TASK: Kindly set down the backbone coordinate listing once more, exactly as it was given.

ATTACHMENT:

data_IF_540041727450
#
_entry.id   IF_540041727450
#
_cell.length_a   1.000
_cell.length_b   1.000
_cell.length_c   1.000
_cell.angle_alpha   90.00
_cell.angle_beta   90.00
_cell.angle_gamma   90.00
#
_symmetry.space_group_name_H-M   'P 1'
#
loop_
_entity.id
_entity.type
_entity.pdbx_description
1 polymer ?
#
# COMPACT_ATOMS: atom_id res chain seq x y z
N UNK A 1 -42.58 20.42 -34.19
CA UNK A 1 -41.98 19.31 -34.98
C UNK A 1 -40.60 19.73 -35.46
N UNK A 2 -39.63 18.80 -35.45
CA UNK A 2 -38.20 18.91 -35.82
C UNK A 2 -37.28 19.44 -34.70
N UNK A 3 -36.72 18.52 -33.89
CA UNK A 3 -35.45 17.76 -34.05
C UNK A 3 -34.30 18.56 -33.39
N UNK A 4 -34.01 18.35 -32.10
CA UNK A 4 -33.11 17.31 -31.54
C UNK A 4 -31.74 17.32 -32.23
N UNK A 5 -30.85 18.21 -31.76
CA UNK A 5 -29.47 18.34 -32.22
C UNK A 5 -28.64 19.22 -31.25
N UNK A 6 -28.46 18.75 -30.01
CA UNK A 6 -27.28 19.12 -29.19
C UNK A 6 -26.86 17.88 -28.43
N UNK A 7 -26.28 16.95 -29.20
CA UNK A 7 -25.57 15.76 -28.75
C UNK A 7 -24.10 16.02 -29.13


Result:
data_IF_540041727450
#
_entry.id   IF_540041727450
#
_cell.length_a   1.000
_cell.length_b   1.000
_cell.length_c   1.000
_cell.angle_alpha   90.00
_cell.angle_beta   90.00
_cell.angle_gamma   90.00
#
_symmetry.space_group_name_H-M   'P 1'
#
loop_
_entity.id
_entity.type
_entity.pdbx_description
1 polymer ?
#
# COMPACT_ATOMS: atom_id res chain seq x y z
N UNK A 1 -42.58 20.42 -34.19
CA UNK A 1 -41.98 19.31 -34.98
C UNK A 1 -40.60 19.73 -35.46
N UNK A 2 -39.63 18.80 -35.45
CA UNK A 2 -38.20 18.91 -35.82
C UNK A 2 -37.28 19.44 -34.70
N UNK A 3 -36.72 18.52 -33.89
CA UNK A 3 -35.45 17.76 -34.05
C UNK A 3 -34.30 18.56 -33.39
N UNK A 4 -34.01 18.35 -32.10
CA UNK A 4 -33.11 17.31 -31.54
C UNK A 4 -31.74 17.32 -32.23
N UNK A 5 -30.85 18.21 -31.76
CA UNK A 5 -29.47 18.34 -32.22
C UNK A 5 -28.64 19.22 -31.25
N UNK A 6 -28.46 18.75 -30.01
CA UNK A 6 -27.28 19.12 -29.19
C UNK A 6 -26.86 17.88 -28.43
N UNK A 7 -26.28 16.95 -29.20
CA UNK A 7 -25.57 15.76 -28.75
C UNK A 7 -24.10 16.02 -29.13